You can leave a substantial legacy for historic preservation and education in the Syracuse / Central New York community.
The George & Rebecca Barnes Foundation remains committed to preserving the historic Barnes Hiscock Mansion at 930 James Street and providing quality educational programs and tours to school children, the Central New York Community and visiting tourists. Membership dues accounts for less than 10% of our total income each year. Donated income – from individual gifts to corporate sponsorships to special events – accounts for 60% of our income.
Your decision to support the Barnes Foundation with your gift of cash or appreciated securities expresses your belief in the importance of how we preserve the history of Syracuse and educate the community each year.
The Foundation is a 501(c)(3) charitable organization and any gifts are income and estate tax-deductible. If you have assets that would cause you to be taxed (over $1 million in NYS or over $5 million Federally) you would find that making a lifetime gift actually saves more than making one at death although both are excellent planning tools.
Additionally, you can join others in the community who have helped strengthen the foundation’s future by including the Barnes Foundation in your estate plans. The easiest way to make a planned gift to the George & Rebecca Barnes Foundation is through your will, with a specific dollar amount or a percentage of your estate.
Here is an overview of just some of the ways you might consider supporting to the Foundation. Keep in mind that any planned gift whether made during lifetime or at your death may be directed to a fund named in the manner you wish or used for a special need of the Foundation. For example, you could establish a Foundation fund in your family name for the purchase of additional property, either land or furniture and articles original to the program; to support a school program of annual class tours or the specific restoration of a room or feature at the mansion. Foundation board members or volunteers would be happy to discuss your ideas and work with you and your advisors to make the appropriate arrangements.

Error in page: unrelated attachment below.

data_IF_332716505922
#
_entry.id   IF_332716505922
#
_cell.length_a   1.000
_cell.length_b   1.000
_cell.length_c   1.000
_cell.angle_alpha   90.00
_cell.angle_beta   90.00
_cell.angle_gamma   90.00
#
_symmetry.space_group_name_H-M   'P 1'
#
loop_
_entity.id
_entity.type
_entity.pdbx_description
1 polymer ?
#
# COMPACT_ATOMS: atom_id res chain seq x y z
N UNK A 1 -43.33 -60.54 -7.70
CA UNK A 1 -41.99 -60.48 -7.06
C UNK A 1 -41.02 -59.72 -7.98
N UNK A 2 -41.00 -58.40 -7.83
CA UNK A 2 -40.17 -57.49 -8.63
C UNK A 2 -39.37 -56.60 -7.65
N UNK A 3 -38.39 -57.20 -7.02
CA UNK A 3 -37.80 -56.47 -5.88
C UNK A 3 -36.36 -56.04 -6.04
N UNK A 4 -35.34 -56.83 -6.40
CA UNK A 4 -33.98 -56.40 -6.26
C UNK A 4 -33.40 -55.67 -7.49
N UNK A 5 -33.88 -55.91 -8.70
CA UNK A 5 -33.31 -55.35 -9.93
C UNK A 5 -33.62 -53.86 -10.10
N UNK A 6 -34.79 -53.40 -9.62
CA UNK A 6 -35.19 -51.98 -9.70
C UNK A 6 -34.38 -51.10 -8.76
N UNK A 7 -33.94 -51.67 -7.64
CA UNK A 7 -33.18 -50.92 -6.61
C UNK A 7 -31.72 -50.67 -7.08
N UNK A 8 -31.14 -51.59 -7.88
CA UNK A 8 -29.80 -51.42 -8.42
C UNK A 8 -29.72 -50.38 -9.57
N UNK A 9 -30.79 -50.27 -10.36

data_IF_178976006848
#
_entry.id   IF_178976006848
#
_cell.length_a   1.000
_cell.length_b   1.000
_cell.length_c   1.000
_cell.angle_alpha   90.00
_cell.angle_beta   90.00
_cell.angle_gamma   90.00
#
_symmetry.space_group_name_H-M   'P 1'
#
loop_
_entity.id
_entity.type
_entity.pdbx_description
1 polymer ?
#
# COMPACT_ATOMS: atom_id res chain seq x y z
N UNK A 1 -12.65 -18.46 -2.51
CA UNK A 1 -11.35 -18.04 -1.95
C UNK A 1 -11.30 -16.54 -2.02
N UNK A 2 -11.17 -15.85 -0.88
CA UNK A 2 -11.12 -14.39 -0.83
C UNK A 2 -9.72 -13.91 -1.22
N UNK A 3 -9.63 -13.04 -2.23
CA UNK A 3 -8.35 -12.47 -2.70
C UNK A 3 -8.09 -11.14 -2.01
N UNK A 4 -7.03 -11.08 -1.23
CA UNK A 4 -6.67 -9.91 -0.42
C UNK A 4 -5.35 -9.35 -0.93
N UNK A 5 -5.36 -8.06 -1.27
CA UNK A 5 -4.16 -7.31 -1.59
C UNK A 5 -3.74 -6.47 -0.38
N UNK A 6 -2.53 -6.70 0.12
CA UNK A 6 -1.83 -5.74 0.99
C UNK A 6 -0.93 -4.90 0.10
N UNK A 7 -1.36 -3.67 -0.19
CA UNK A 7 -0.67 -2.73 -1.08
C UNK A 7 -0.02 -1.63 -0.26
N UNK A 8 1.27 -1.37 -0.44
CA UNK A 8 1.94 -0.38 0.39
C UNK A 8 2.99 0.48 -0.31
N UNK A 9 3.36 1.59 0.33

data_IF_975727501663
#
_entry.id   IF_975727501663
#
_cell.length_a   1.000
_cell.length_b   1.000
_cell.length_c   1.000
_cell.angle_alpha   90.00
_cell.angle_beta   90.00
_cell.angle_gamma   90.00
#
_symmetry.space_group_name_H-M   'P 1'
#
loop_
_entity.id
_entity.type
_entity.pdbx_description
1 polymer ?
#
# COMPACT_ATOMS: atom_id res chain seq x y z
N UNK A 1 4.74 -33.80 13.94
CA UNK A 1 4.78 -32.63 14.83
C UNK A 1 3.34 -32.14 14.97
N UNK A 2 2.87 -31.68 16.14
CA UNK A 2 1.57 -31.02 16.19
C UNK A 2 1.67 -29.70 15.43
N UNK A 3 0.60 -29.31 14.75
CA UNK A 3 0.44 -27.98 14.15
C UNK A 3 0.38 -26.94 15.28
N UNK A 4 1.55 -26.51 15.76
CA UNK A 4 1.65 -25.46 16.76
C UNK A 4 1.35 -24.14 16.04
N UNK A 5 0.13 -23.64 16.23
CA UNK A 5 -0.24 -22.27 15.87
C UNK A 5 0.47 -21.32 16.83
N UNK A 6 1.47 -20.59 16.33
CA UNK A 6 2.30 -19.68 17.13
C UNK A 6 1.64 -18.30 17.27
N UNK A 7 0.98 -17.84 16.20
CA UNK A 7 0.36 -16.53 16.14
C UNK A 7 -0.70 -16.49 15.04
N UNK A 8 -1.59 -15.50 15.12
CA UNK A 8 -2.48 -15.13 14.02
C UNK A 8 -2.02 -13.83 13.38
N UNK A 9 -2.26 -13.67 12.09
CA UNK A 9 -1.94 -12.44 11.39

Gifts made by Will
A gift to the Foundation made through your will is a way for your family and friends to acknowledge and honor your commitment to the Foundation and its financial future. Such a gift may also have tax benefits by providing a deduction to your estate. There are a number of bequest arrangements to consider.
General Bequests: Perhaps the most common testamentary gift is the gift of cash called a general bequest which can be satisfied from the general assets of your estate. Such a gift is made by adding a provision in your will that directs payment of a dollar amount, e.g., I give and bequeath the sum of $10,000 to the George and Rebecca Barnes Foundation. As this example shows, drafting a general bequest in your will is usually quite straightforward.
Specific Bequests: Securities, real estate and personal property may also be donated under the provisions of your will. If you are considering this type of gift, it would be helpful to discuss your ideas with the Foundation or other named charity to understand how that property will be handled when received. In most instances, the asset donated will be sold by the charity to raise cash which is then invested for the financial future of the organization.
Contingent Bequests: Most well-drafted wills include an alternate beneficiary such as a charity in the event your primary heirs do not survive you. This is called a contingent bequest. Such a clause in your will would direct the balance of your estate to the George & Rebecca Barnes Foundation or other charities should your named heirs predecease you. The contingent bequest is paid out of your residuary estate, net of expenses, debts and general and specific bequests.
It is important to make sure your entire estate plan, documents, beneficiaries, trusts, IRAs, etc are coordinated. Many make the mistake of assuming their will governs where their assets will go when the truth is the will only governs probate assets. If you would like to attend a class on this topic please let us know.
Trust Income Agreements